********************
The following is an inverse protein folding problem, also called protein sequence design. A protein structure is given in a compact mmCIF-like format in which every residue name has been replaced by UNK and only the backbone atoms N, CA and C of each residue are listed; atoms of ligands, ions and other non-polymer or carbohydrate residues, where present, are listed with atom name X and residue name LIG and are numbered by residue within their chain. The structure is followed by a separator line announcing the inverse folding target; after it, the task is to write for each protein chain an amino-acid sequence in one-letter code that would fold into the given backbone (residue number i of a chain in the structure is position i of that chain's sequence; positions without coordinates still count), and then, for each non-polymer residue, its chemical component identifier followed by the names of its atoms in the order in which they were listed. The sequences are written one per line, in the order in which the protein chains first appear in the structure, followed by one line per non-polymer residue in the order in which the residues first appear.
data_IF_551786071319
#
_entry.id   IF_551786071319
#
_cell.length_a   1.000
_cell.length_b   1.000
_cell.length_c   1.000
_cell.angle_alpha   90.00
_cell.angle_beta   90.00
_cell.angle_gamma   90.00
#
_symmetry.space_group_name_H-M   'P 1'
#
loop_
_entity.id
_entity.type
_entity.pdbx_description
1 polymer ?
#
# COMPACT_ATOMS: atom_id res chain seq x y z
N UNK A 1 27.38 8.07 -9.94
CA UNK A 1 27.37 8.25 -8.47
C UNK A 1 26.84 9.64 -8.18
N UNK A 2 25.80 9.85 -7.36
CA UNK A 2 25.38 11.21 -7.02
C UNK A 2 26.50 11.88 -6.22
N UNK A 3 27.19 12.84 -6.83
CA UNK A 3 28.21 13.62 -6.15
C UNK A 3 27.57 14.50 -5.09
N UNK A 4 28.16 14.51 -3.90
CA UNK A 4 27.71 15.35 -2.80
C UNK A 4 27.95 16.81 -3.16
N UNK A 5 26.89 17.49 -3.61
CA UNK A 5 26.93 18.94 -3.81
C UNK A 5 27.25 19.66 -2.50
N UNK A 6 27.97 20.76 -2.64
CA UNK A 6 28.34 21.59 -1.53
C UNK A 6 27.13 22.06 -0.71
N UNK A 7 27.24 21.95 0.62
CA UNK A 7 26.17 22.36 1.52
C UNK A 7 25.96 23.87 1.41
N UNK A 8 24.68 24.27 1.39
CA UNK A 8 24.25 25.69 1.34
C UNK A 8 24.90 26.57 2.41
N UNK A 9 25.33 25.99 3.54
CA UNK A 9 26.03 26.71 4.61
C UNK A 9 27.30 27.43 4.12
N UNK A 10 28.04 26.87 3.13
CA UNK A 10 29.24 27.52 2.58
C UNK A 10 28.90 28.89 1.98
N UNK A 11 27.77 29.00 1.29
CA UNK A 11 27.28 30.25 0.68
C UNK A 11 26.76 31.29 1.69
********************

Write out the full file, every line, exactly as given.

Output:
The following is an inverse protein folding problem, also called protein sequence design. A protein structure is given in a compact mmCIF-like format in which every residue name has been replaced by UNK and only the backbone atoms N, CA and C of each residue are listed; atoms of ligands, ions and other non-polymer or carbohydrate residues, where present, are listed with atom name X and residue name LIG and are numbered by residue within their chain. The structure is followed by a separator line announcing the inverse folding target; after it, the task is to write for each protein chain an amino-acid sequence in one-letter code that would fold into the given backbone (residue number i of a chain in the structure is position i of that chain's sequence; positions without coordinates still count), and then, for each non-polymer residue, its chemical component identifier followed by the names of its atoms in the order in which they were listed. The sequences are written one per line, in the order in which the protein chains first appear in the structure, followed by one line per non-polymer residue in the order in which the residues first appear.
data_IF_551786071319
#
_entry.id   IF_551786071319
#
_cell.length_a   1.000
_cell.length_b   1.000
_cell.length_c   1.000
_cell.angle_alpha   90.00
_cell.angle_beta   90.00
_cell.angle_gamma   90.00
#
_symmetry.space_group_name_H-M   'P 1'
#
loop_
_entity.id
_entity.type
_entity.pdbx_description
1 polymer ?
#
# COMPACT_ATOMS: atom_id res chain seq x y z
N UNK A 1 27.38 8.07 -9.94
CA UNK A 1 27.37 8.25 -8.47
C UNK A 1 26.84 9.64 -8.18
N UNK A 2 25.80 9.85 -7.36
CA UNK A 2 25.38 11.21 -7.02
C UNK A 2 26.50 11.88 -6.22
N UNK A 3 27.19 12.84 -6.83
CA UNK A 3 28.21 13.62 -6.15
C UNK A 3 27.57 14.50 -5.09
N UNK A 4 28.16 14.51 -3.90
CA UNK A 4 27.71 15.35 -2.80
C UNK A 4 27.95 16.81 -3.16
N UNK A 5 26.89 17.49 -3.61
CA UNK A 5 26.93 18.94 -3.81
C UNK A 5 27.25 19.66 -2.50
N UNK A 6 27.97 20.76 -2.64
CA UNK A 6 28.34 21.59 -1.53
C UNK A 6 27.13 22.06 -0.71
N UNK A 7 27.24 21.95 0.62
CA UNK A 7 26.17 22.36 1.52
C UNK A 7 25.96 23.87 1.41
N UNK A 8 24.68 24.27 1.39
CA UNK A 8 24.25 25.69 1.34
C UNK A 8 24.90 26.57 2.41
N UNK A 9 25.33 25.99 3.54
CA UNK A 9 26.03 26.71 4.61
C UNK A 9 27.30 27.43 4.12
N UNK A 10 28.04 26.87 3.13
CA UNK A 10 29.24 27.52 2.58
C UNK A 10 28.90 28.89 1.98
N UNK A 11 27.77 29.00 1.29
CA UNK A 11 27.28 30.25 0.68
C UNK A 11 26.76 31.29 1.69